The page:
Within the confines of every village, no matter the size, lives the beloved boulangerie. It is a reliable truth. We consistently find our way there, along with the French old timers, each morning. This morning I traverse the steep incline for the daily ritual with Chris.
I reach for the door knob and step inside the cozy room. The unmistakable bready fragrance meets my nostrils and I think my eyes must be rolling back into my head. The woman behind the counter is almost always a pretty middle-aged woman, with glasses, her hair is usually pulled up (her husband is in the back with the flour, butter, and ovens) “Bon jour, madame” the woman behind the counter sings to me; “bon jour” I say in my conspicuous English accent; it doesn’t matter to anyone though. I am in boulangerie heaven as my eyes dart in each direction deciding on what to buy. There are traditional loaves with dark crusts, lighter baguettes, fruit-filled tarts, jambone quiches, flaky croissants – a delicious mixture of both savory and sweet treats. After a little over a week, I am recognizing a little spoken French and more written French; I can understand what is inside each baked treasure. We decide on several delicacies along with a traditional long loaf of bread with pointy ends – it is warm, but to be consumed later in the day.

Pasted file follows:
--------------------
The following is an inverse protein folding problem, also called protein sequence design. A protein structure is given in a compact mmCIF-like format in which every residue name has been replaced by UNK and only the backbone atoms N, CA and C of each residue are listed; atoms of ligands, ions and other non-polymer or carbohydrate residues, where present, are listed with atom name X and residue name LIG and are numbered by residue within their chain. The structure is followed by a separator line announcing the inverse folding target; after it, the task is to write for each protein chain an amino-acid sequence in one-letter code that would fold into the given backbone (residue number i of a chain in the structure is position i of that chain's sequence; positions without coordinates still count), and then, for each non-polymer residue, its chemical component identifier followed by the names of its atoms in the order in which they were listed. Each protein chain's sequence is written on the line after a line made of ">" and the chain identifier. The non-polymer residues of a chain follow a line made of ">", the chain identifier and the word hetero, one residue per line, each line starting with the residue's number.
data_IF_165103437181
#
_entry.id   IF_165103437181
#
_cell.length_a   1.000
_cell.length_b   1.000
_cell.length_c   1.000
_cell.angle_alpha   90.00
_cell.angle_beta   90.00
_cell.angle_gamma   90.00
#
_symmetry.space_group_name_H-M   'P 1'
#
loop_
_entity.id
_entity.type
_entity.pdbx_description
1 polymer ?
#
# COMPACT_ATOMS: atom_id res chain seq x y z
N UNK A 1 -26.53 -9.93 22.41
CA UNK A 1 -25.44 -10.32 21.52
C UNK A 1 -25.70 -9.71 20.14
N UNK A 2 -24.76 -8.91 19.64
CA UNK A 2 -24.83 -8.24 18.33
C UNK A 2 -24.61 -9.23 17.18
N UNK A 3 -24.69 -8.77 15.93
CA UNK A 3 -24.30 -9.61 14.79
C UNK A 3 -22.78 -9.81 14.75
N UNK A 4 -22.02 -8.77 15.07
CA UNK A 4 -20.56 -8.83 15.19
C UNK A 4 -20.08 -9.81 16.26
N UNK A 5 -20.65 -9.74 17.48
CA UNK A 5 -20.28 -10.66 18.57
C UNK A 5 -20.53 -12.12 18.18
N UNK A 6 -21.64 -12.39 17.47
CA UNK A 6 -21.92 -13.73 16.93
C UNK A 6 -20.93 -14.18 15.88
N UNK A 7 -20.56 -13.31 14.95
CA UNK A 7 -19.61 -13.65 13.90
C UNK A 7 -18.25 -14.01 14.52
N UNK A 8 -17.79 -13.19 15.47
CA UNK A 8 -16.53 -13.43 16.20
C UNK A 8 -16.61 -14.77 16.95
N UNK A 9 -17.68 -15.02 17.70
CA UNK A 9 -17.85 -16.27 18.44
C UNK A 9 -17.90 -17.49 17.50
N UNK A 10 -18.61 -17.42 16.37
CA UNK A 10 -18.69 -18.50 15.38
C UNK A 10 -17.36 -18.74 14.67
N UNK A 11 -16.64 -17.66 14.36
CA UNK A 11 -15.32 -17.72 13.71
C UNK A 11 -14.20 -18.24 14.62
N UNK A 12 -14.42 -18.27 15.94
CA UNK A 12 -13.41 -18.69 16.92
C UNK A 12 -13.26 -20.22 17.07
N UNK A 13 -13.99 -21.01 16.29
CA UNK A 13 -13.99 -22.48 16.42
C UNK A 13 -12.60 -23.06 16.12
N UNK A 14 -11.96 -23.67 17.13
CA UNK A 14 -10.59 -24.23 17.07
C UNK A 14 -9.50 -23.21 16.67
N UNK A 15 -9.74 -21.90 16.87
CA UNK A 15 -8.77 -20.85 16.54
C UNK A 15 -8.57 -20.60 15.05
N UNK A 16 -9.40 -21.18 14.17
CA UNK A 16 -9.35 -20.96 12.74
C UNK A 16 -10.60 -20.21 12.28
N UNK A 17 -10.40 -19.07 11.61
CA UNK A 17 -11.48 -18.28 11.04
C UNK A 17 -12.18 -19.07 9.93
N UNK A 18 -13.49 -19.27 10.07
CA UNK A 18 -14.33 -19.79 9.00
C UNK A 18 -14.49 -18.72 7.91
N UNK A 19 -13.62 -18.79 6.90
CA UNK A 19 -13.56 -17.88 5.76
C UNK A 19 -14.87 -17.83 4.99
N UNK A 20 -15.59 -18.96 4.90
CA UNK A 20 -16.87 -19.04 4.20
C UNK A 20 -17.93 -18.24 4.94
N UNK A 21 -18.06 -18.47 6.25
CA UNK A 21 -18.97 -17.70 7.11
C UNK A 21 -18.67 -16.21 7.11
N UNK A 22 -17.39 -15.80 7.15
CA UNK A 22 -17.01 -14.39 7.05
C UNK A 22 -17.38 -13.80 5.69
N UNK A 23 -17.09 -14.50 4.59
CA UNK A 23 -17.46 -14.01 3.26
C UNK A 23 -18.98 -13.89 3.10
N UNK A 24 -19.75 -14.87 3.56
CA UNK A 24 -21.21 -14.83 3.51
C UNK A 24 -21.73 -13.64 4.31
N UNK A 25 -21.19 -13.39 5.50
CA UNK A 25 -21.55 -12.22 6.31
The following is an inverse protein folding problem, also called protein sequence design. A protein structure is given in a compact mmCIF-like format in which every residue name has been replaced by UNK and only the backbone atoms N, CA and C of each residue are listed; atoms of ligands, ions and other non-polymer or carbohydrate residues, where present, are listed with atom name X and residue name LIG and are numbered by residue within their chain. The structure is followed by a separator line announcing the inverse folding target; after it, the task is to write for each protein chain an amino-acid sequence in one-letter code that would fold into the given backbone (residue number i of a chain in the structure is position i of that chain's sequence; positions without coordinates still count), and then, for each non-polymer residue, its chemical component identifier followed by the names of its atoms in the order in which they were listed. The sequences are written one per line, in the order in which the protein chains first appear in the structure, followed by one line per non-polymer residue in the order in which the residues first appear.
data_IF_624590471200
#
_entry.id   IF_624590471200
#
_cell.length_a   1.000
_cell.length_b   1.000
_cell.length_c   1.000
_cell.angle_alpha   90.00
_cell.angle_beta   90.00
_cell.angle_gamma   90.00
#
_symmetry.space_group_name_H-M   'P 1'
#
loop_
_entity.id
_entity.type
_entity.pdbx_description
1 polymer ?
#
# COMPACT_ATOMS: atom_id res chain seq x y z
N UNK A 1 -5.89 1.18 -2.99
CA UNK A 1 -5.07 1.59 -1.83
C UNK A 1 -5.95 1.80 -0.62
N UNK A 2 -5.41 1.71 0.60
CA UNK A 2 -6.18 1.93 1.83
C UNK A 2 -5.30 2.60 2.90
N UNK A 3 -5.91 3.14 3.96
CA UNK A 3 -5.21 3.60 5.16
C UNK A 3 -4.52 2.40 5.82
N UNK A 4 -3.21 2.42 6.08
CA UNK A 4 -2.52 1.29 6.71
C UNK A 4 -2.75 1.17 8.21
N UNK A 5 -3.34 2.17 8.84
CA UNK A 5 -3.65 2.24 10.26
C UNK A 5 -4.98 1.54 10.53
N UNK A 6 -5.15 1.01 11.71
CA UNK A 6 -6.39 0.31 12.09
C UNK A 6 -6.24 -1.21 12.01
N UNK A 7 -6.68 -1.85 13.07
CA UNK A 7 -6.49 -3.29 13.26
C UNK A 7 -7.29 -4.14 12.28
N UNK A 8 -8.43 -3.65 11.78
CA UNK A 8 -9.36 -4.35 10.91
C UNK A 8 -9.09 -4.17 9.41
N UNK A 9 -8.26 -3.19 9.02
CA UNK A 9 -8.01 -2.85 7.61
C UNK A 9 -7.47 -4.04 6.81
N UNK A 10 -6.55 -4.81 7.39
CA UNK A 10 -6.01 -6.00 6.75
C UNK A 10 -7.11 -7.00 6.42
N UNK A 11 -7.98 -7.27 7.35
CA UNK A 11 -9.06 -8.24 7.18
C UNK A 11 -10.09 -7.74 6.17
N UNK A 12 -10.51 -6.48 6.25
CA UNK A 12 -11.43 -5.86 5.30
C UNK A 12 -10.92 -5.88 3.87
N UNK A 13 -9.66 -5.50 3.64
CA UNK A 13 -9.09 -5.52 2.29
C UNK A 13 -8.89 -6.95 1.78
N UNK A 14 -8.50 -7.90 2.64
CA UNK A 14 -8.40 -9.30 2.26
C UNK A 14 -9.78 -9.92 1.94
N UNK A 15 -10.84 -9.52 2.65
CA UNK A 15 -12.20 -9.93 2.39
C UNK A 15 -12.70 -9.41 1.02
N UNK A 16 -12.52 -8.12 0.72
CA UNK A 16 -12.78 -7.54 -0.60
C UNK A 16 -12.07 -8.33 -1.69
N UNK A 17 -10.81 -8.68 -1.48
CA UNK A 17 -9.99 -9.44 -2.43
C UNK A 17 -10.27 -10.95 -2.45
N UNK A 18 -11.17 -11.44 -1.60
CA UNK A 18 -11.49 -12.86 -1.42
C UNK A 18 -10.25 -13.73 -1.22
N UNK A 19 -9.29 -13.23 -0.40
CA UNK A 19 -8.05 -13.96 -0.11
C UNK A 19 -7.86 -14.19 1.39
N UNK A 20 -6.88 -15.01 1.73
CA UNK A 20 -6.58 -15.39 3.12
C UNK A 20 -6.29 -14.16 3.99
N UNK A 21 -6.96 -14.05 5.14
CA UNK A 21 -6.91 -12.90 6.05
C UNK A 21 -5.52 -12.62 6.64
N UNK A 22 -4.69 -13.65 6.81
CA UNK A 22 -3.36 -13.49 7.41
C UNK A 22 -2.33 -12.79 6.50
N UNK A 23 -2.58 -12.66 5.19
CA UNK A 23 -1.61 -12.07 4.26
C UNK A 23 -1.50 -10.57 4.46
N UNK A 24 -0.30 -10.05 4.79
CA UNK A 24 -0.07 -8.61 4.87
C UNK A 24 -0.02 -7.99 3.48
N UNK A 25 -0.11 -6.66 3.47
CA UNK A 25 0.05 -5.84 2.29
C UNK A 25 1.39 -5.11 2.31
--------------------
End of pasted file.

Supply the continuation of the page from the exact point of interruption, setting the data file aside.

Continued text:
We exit and the French monsouir behind us has casually purchased his lone loaf of bread, puts it in his bicycle basket and rides down the street.
Tomorrow we will find another boulangerie….
(P. S. We will be joining the gym in Budapest)
Have you had any feves au lard? Lol
Is there a protocol to eating a baguette? Tear off a piece, cut with a knife or just go for it and take a bite?
What wine will be complimenting your tasty treasures?
ლ(ಠ益ಠ)ლ Me and Morgan are really enjoying reading about your travels!